Shares of Irvine’s Netlist Inc., a maker of specialized memory products for computers that’s in the midst of reworking its business, slumped Friday after the company said it raised $14 million in a stock sale.
Investors sent the stock down more than 7% in afternoon New York trading on a recent market value of $80 million.
Netlist sold 3,995,000 shares for $3.85 each.
After commissions and other expenses, the company expects to net around $14 million from the sale.
Investors typically don’t like stock offerings because they add more shares to the company’s outstanding stock and dilute profits expressed on a per share basis.
The stock sale is part of Netlist’s new strategy of making memory boards with specialized controller chips that help manage other memory boards within servers.
The company has been wrapped up in several ongoing legal disputes over patents related to the controller chip technology, which in effect “supercharges” memory chips inside a server, making them more efficient.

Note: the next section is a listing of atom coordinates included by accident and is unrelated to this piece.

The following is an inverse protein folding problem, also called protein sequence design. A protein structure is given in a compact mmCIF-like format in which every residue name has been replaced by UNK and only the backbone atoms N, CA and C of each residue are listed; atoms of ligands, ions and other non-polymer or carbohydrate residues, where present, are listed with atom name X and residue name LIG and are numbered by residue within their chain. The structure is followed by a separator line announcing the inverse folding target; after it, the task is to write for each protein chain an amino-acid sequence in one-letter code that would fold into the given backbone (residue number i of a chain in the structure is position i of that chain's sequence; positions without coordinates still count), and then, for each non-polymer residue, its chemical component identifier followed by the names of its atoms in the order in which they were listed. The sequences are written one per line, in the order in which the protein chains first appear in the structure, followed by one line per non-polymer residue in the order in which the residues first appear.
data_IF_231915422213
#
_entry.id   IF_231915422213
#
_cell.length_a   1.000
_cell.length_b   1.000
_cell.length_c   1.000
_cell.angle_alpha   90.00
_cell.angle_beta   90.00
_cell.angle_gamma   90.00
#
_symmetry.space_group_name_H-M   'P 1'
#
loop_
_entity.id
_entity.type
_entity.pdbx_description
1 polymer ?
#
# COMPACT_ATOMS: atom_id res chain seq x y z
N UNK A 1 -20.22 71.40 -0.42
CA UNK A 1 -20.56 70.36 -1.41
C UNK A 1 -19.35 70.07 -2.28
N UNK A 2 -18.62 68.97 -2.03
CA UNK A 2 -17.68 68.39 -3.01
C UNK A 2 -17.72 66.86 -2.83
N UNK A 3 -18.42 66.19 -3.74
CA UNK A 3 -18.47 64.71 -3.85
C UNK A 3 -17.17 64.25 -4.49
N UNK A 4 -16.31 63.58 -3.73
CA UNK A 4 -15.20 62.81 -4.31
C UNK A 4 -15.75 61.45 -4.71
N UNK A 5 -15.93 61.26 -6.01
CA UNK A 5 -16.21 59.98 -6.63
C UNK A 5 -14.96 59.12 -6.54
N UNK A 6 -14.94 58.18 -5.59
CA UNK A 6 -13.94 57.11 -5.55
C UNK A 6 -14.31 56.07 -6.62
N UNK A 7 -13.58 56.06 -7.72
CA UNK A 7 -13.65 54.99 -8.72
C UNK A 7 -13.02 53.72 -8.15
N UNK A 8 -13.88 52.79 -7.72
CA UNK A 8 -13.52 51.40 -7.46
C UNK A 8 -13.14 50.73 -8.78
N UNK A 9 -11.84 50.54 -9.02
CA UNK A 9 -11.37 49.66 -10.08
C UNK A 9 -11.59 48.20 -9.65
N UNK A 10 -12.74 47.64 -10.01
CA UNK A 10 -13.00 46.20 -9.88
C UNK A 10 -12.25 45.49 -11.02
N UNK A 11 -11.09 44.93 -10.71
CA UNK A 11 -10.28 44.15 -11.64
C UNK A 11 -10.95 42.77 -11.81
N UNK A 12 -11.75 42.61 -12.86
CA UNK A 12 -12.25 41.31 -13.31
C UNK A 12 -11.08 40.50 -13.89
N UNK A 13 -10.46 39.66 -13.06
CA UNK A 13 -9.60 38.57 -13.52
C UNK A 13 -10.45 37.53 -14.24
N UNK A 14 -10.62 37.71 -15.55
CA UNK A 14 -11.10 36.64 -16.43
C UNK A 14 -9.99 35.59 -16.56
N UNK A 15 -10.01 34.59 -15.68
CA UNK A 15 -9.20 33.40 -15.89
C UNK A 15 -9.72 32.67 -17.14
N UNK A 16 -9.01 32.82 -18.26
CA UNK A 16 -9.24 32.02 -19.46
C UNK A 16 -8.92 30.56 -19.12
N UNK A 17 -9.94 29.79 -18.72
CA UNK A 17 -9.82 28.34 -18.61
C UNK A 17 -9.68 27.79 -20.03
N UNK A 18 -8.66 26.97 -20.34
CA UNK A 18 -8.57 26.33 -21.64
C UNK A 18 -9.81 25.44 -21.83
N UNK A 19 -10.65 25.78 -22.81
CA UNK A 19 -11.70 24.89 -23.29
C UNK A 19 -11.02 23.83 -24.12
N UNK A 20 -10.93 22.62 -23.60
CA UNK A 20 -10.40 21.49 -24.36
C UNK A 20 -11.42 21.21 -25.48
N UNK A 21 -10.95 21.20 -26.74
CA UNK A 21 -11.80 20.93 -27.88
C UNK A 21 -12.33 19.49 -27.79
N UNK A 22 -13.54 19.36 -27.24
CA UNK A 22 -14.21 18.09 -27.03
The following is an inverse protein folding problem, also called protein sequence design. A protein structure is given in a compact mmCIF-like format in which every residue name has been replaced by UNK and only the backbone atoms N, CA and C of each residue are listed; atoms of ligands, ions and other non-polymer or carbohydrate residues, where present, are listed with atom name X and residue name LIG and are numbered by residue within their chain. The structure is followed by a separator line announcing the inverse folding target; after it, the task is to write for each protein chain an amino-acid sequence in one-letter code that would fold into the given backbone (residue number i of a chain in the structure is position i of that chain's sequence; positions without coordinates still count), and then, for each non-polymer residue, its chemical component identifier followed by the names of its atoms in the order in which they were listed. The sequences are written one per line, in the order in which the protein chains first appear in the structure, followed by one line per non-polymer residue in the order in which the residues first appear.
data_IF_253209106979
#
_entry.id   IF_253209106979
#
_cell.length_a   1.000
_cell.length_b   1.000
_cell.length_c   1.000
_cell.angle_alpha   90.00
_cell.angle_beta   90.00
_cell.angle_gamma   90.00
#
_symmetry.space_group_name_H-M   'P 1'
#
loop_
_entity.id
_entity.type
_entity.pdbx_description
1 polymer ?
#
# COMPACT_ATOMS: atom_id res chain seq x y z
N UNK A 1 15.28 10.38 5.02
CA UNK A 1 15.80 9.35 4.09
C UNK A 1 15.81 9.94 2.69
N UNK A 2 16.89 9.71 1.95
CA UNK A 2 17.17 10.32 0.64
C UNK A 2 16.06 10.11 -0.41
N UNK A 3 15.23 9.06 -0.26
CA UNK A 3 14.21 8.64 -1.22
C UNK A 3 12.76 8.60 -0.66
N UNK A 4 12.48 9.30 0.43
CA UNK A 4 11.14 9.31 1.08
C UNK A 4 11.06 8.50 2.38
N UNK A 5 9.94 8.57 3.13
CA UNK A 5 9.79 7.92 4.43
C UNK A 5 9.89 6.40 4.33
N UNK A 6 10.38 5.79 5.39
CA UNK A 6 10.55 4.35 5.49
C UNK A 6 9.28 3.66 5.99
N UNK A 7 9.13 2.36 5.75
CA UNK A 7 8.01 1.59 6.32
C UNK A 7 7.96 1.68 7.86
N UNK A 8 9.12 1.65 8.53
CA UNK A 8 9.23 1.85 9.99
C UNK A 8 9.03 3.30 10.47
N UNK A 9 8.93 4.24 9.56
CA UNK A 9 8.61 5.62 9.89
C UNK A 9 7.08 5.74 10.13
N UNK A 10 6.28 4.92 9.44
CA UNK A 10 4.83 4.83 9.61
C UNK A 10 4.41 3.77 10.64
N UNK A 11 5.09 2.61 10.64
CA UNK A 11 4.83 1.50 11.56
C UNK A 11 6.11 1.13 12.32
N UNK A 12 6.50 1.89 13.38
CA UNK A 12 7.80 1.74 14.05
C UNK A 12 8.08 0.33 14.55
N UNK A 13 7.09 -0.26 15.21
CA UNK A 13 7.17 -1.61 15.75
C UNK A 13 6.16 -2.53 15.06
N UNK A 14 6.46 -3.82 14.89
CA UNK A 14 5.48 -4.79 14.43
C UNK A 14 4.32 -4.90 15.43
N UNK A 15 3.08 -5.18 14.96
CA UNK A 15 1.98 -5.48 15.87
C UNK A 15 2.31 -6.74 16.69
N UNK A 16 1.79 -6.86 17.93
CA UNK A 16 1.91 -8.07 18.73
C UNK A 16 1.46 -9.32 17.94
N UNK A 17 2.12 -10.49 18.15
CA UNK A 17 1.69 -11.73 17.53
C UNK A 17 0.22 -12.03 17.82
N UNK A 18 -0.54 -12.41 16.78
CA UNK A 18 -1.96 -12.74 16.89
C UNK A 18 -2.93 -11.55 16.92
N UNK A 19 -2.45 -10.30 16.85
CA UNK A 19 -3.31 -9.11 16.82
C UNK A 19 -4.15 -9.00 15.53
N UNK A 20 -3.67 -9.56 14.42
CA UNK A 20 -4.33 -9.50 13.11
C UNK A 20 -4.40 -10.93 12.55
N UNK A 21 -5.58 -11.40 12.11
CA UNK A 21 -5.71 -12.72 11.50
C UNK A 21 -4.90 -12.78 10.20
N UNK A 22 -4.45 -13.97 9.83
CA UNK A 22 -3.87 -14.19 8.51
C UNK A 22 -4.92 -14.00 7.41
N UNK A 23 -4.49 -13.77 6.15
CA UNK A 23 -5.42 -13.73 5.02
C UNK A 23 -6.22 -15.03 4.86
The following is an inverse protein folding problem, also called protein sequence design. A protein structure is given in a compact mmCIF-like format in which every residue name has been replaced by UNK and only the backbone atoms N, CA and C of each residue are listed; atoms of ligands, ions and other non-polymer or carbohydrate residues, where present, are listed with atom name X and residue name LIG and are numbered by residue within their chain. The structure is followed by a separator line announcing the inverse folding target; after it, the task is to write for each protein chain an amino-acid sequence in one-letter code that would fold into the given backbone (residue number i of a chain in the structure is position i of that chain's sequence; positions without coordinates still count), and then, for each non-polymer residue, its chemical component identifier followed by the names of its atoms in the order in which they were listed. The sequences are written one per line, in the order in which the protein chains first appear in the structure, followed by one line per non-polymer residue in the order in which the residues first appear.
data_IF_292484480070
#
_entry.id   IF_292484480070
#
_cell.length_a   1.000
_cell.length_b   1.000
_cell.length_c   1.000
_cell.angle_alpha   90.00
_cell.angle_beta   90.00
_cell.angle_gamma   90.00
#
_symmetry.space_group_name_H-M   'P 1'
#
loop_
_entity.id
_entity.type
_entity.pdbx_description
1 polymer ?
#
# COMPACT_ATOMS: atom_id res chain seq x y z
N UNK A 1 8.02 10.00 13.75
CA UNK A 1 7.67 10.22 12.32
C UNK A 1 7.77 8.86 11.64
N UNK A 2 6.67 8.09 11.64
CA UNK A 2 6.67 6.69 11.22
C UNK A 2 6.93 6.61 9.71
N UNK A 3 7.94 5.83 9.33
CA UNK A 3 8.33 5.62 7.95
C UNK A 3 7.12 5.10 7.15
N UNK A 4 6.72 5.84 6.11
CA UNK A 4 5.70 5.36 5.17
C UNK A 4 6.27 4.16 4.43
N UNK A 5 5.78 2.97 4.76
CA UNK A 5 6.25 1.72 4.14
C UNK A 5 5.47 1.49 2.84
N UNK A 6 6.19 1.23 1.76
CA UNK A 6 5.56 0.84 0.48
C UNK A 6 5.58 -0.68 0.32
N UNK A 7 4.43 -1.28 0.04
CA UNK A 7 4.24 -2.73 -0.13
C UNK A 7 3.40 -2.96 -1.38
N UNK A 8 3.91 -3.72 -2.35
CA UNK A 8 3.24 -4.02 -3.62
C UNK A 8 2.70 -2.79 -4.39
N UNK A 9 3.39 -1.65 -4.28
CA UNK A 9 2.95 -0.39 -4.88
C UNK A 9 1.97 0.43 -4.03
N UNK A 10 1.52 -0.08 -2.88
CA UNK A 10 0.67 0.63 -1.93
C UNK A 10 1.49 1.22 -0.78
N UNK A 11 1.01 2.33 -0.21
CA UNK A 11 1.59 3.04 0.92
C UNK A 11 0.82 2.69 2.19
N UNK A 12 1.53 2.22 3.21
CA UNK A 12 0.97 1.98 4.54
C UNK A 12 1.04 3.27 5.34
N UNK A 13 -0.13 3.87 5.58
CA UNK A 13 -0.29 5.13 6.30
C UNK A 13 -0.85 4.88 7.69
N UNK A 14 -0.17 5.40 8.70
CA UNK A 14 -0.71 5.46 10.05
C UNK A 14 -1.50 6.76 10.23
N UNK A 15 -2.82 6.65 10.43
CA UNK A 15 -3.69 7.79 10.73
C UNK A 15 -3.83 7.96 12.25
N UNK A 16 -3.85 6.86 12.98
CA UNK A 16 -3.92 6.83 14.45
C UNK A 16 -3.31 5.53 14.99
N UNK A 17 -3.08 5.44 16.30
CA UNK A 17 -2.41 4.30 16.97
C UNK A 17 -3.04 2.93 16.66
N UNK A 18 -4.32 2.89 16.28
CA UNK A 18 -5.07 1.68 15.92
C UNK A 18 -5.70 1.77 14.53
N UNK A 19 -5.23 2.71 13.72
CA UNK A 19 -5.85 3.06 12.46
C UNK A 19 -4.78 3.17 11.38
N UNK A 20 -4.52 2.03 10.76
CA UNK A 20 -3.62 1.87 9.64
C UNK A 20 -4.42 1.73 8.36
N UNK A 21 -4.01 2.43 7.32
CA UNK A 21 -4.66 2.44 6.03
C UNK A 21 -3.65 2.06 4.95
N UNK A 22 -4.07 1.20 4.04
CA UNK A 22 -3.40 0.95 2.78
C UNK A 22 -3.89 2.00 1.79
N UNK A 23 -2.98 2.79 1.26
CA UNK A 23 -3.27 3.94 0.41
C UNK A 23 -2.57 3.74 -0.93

Netlist has had a rough couple of years since its initial public offering in late 2006, when it raised roughly $35 million.
A massive memory chip slump in 2007 and another in 2008 all but steamrolled Netlist as falling prices of memory chips slashed the value of its stockpiles and squeezed profits.
The new controller chips, for which Netlist holds patents, help boost performance, cut down on power and save on costs for running data storage centers, according to the company.
Netlist still is a tiny player among larger competitors, such as Northern California’s Smart Modular Technologies Inc. and Fountain Valley’s Kingston Technology Co.